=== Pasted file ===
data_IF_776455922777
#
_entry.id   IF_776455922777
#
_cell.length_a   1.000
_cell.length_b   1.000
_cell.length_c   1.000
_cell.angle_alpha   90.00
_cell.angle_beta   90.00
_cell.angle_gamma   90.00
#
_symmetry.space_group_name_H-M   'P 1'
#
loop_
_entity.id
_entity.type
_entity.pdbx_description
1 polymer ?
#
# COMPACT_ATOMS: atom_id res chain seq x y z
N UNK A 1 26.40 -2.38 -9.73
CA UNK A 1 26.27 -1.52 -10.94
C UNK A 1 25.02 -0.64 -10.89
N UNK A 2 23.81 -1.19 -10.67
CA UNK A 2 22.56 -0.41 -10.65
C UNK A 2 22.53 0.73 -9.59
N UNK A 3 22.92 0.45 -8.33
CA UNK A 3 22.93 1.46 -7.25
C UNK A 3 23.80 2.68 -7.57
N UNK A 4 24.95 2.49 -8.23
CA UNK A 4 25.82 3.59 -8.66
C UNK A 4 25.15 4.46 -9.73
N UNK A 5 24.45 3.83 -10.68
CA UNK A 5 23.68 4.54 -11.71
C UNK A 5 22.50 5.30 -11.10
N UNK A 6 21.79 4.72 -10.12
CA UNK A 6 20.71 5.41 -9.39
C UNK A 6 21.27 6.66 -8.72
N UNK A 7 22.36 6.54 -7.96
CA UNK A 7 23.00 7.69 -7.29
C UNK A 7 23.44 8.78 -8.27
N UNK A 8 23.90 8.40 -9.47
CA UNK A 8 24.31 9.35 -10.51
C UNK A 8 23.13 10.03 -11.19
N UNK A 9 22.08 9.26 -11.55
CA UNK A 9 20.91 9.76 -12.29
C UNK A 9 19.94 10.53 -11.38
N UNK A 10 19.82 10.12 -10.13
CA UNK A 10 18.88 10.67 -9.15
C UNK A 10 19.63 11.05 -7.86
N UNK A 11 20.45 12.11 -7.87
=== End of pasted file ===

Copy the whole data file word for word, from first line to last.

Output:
data_IF_776455922777
#
_entry.id   IF_776455922777
#
_cell.length_a   1.000
_cell.length_b   1.000
_cell.length_c   1.000
_cell.angle_alpha   90.00
_cell.angle_beta   90.00
_cell.angle_gamma   90.00
#
_symmetry.space_group_name_H-M   'P 1'
#
loop_
_entity.id
_entity.type
_entity.pdbx_description
1 polymer ?
#
# COMPACT_ATOMS: atom_id res chain seq x y z
N UNK A 1 26.40 -2.38 -9.73
CA UNK A 1 26.27 -1.52 -10.94
C UNK A 1 25.02 -0.64 -10.89
N UNK A 2 23.81 -1.19 -10.67
CA UNK A 2 22.56 -0.41 -10.65
C UNK A 2 22.53 0.73 -9.59
N UNK A 3 22.92 0.45 -8.33
CA UNK A 3 22.93 1.46 -7.25
C UNK A 3 23.80 2.68 -7.57
N UNK A 4 24.95 2.49 -8.23
CA UNK A 4 25.82 3.59 -8.66
C UNK A 4 25.15 4.46 -9.73
N UNK A 5 24.45 3.83 -10.68
CA UNK A 5 23.68 4.54 -11.71
C UNK A 5 22.50 5.30 -11.10
N UNK A 6 21.79 4.72 -10.12
CA UNK A 6 20.71 5.41 -9.39
C UNK A 6 21.27 6.66 -8.72
N UNK A 7 22.36 6.54 -7.96
CA UNK A 7 23.00 7.69 -7.29
C UNK A 7 23.44 8.78 -8.27
N UNK A 8 23.90 8.40 -9.47
CA UNK A 8 24.31 9.35 -10.51
C UNK A 8 23.13 10.03 -11.19
N UNK A 9 22.08 9.26 -11.55
CA UNK A 9 20.91 9.76 -12.29
C UNK A 9 19.94 10.53 -11.38
N UNK A 10 19.82 10.12 -10.13
CA UNK A 10 18.88 10.67 -9.15
C UNK A 10 19.63 11.05 -7.86
N UNK A 11 20.45 12.11 -7.87